Perochaeta orientalis (2013-07-10) by Yuchen AngLee Kong Chian Natural History Museum

Perochaeta orientalis (de Meijere 1913)

This rather particular species of fly is only found on select mountaintops in Southeast Asia. Superficially resembling a flying ant, this species has a very interesting sex life. Its mating ritual involves the male using specially-evolved brushy appendages on his abdomen to tickle and stimulate the female. The male also smears secretions from his hind legs all over the female.

Perochaeta orientalis by Yuchen AngLee Kong Chian Natural History Museum

The female of this species also has a remarkable degree of choice in determining who fathers her offspring. She is able to store sperm from many mates and select which sperm to use when she lays her eggs—her body, her choice! Researchers at the National University of Singapore even managed to record these behaviours in a video. This species is only found in ASEAN, in Indonesia, Peninsular Malaysia and the Philippines.

Koh Tao Caecilian (2013-10-24) by Somsak PanhaLee Kong Chian Natural History Museum

Koh Tao Caecilian
Ichthyophis kohtaoensis Taylor, 1960

Superficially resembling a snake, this creature is actually an amphibian! A very secretive animal, it lives underground most of its life. The female lays eggs in terrestrial chamber close to temporary and permanent ponds, banks of rivers, and the shoreline of large pools.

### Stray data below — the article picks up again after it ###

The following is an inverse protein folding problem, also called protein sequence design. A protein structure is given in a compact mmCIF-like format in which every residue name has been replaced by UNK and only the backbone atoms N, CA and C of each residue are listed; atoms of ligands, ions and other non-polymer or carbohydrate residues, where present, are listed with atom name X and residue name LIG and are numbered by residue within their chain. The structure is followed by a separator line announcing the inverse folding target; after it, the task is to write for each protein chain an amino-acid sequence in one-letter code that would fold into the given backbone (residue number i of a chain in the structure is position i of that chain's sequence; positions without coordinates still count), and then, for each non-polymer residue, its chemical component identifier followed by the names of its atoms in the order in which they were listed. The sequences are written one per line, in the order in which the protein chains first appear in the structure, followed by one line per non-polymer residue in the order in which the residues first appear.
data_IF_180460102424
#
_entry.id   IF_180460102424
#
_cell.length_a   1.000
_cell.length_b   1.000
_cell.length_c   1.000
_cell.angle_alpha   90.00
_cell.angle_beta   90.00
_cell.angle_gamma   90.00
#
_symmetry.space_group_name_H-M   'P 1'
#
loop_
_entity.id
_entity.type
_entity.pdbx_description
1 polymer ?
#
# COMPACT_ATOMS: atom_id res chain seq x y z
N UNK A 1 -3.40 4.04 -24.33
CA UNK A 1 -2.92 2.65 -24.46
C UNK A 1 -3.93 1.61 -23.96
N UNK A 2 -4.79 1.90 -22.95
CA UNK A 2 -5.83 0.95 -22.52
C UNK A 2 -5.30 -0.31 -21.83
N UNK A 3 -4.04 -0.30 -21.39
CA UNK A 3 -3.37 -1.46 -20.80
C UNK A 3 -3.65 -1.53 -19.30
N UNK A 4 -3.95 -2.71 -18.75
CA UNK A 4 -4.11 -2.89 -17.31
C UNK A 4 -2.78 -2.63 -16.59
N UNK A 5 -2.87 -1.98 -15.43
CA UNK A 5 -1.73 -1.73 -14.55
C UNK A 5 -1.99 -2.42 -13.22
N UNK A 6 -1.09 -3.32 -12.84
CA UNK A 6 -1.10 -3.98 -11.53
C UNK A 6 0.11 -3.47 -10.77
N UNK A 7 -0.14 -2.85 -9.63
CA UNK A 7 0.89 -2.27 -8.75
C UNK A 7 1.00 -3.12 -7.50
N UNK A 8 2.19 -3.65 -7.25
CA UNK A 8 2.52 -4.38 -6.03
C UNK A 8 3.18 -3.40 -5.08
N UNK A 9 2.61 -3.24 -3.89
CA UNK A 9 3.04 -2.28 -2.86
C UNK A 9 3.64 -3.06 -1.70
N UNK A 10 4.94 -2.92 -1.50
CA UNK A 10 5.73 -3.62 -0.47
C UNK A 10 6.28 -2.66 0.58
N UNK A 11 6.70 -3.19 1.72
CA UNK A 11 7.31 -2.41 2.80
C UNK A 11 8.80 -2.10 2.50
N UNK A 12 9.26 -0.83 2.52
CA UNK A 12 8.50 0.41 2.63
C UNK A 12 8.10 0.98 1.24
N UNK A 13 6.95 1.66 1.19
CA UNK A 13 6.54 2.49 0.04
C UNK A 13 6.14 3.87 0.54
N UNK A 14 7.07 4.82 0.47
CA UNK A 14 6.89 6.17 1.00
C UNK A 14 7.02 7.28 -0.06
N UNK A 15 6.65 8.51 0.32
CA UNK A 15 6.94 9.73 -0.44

This species also exhibits parental care. The females guard their clutches of eggs for up to three months until they hatch. It is found in Thailand, Laos, and eastern Cambodia.

Pear-shaped Moon Snail (Polinices mammilla) (2017-01-13) by Siong Kiat TanLee Kong Chian Natural History Museum

Pear-shaped Moon Snail
Polinices mammilla (Linnaeus, 1758)

Species names are often chosen for specific reasons. The name may reveal a physical attribute of the species, the type locality, or could have even been selected to honour someone. Even the slightly dubious sounding ones often have some sort of rationale behind them.